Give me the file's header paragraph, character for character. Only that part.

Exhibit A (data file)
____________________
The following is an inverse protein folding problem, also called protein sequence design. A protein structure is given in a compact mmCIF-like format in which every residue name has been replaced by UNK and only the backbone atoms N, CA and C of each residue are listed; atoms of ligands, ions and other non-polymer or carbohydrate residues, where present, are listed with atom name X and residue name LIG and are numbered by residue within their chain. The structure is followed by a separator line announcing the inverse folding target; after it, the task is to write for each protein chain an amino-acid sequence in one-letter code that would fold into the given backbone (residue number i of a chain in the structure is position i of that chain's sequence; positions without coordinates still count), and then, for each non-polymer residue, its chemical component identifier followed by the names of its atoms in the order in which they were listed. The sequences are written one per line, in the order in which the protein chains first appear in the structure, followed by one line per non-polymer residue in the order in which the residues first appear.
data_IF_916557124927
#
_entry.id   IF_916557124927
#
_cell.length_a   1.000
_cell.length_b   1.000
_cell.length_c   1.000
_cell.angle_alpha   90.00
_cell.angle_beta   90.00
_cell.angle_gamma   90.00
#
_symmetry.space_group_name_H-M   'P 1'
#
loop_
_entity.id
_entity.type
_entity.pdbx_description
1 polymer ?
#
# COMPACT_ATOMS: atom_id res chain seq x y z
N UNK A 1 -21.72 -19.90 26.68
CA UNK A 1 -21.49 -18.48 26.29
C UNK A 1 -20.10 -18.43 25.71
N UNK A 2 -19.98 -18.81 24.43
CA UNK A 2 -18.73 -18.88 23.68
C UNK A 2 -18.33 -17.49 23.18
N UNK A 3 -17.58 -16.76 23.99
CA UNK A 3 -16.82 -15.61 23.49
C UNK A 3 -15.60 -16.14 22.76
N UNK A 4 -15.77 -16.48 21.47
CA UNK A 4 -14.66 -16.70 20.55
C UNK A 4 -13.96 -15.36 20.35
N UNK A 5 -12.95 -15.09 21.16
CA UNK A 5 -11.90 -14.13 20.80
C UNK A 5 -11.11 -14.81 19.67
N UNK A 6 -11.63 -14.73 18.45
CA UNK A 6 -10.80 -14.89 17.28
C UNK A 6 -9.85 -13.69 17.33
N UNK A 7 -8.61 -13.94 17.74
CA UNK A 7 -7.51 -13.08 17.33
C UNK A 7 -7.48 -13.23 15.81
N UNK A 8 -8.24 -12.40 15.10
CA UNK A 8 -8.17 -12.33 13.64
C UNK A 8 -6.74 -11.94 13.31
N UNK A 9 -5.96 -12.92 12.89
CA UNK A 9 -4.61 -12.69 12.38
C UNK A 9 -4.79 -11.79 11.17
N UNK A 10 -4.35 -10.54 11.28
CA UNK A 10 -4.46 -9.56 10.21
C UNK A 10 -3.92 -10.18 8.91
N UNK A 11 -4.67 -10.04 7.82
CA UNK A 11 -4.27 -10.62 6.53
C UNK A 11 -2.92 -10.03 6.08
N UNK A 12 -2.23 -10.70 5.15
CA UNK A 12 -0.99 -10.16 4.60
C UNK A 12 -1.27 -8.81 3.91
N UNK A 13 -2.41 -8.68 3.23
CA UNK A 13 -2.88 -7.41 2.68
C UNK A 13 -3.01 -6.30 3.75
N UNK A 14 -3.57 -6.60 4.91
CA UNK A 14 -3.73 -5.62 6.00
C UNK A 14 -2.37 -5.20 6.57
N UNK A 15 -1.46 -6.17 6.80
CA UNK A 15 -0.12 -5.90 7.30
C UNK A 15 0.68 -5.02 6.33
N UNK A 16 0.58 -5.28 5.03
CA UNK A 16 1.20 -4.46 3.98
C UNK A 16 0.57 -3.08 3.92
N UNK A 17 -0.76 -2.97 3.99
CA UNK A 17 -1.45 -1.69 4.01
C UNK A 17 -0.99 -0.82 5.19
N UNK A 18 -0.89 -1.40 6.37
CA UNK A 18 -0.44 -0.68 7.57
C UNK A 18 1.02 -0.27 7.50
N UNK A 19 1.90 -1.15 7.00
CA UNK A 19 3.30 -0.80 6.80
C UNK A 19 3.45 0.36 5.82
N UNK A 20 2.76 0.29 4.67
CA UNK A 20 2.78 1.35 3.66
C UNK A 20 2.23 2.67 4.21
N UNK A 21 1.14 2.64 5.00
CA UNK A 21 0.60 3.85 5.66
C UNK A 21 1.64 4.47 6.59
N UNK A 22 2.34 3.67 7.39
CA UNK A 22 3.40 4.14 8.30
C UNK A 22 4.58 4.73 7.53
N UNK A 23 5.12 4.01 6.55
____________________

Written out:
The following is an inverse protein folding problem, also called protein sequence design. A protein structure is given in a compact mmCIF-like format in which every residue name has been replaced by UNK and only the backbone atoms N, CA and C of each residue are listed; atoms of ligands, ions and other non-polymer or carbohydrate residues, where present, are listed with atom name X and residue name LIG and are numbered by residue within their chain. The structure is followed by a separator line announcing the inverse folding target; after it, the task is to write for each protein chain an amino-acid sequence in one-letter code that would fold into the given backbone (residue number i of a chain in the structure is position i of that chain's sequence; positions without coordinates still count), and then, for each non-polymer residue, its chemical component identifier followed by the names of its atoms in the order in which they were listed. The sequences are written one per line, in the order in which the protein chains first appear in the structure, followed by one line per non-polymer residue in the order in which the residues first appear.